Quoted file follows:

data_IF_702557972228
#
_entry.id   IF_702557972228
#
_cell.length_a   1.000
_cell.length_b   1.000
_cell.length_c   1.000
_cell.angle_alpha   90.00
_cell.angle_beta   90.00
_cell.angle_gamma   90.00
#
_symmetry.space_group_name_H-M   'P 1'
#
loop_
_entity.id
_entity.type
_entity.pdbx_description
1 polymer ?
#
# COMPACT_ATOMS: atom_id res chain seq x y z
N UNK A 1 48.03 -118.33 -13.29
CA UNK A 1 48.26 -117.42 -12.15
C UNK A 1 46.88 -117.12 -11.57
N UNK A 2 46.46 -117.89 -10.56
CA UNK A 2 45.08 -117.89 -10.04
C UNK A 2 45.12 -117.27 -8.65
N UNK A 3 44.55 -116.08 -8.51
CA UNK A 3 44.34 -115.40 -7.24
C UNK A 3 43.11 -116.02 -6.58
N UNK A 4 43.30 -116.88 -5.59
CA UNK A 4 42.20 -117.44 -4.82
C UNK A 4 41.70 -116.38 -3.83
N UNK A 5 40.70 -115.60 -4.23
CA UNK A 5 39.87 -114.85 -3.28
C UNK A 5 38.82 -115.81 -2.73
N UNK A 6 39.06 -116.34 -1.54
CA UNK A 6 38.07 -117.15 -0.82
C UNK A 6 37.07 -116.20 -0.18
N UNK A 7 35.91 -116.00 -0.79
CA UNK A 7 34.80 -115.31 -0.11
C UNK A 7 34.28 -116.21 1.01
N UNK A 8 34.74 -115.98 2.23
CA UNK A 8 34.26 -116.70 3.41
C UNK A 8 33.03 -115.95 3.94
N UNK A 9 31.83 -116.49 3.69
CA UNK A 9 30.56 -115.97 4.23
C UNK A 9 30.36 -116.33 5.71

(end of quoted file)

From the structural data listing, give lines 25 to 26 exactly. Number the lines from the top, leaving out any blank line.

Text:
CA UNK A 2 45.08 -117.89 -10.04
C UNK A 2 45.12 -117.27 -8.65